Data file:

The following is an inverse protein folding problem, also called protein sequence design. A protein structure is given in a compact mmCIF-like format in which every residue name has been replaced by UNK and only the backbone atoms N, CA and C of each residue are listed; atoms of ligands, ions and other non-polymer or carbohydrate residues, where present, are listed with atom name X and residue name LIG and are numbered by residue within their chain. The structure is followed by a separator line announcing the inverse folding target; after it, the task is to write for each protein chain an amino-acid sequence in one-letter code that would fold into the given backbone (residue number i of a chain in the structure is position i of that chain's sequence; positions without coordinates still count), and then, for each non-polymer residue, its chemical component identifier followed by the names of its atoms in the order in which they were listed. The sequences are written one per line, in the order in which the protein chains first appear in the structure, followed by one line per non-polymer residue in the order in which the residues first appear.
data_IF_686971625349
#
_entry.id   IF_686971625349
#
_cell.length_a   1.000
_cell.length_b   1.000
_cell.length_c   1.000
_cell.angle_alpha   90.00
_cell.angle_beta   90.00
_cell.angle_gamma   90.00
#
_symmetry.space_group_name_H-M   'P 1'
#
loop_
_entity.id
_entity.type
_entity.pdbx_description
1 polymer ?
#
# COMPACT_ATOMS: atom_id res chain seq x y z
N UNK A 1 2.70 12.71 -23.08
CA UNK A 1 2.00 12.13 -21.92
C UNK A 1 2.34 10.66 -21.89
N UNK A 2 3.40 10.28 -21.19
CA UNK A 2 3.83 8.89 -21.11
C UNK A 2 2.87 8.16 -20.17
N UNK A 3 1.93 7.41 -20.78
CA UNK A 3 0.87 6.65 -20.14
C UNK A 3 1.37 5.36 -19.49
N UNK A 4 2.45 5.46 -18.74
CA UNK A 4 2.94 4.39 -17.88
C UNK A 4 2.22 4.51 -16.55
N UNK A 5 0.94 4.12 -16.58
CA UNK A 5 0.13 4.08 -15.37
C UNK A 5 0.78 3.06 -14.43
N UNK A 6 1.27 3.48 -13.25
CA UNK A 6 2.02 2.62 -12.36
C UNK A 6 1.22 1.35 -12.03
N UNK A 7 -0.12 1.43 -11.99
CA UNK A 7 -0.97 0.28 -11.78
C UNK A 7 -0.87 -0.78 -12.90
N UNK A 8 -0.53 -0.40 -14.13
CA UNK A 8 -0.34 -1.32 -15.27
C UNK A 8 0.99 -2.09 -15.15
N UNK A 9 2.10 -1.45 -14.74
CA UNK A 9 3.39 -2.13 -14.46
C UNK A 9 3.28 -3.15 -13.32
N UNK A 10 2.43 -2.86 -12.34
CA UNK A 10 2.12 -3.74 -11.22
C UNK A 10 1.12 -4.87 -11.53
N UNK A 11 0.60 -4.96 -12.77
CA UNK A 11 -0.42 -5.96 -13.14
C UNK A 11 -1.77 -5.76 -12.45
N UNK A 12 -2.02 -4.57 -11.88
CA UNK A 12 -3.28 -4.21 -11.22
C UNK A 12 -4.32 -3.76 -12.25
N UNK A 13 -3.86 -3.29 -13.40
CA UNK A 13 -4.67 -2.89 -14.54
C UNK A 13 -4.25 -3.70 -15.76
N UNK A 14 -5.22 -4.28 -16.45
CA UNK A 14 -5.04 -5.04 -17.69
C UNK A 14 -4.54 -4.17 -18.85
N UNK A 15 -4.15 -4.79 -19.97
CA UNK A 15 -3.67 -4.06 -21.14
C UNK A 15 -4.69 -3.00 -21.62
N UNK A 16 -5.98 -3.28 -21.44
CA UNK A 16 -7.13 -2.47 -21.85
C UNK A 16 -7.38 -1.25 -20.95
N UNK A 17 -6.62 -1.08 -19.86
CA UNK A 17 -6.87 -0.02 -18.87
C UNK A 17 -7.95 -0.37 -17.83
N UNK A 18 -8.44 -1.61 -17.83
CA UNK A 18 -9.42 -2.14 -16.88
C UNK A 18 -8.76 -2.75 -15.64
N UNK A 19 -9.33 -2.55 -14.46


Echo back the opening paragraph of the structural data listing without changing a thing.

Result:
The following is an inverse protein folding problem, also called protein sequence design. A protein structure is given in a compact mmCIF-like format in which every residue name has been replaced by UNK and only the backbone atoms N, CA and C of each residue are listed; atoms of ligands, ions and other non-polymer or carbohydrate residues, where present, are listed with atom name X and residue name LIG and are numbered by residue within their chain. The structure is followed by a separator line announcing the inverse folding target; after it, the task is to write for each protein chain an amino-acid sequence in one-letter code that would fold into the given backbone (residue number i of a chain in the structure is position i of that chain's sequence; positions without coordinates still count), and then, for each non-polymer residue, its chemical component identifier followed by the names of its atoms in the order in which they were listed. The sequences are written one per line, in the order in which the protein chains first appear in the structure, followed by one line per non-polymer residue in the order in which the residues first appear.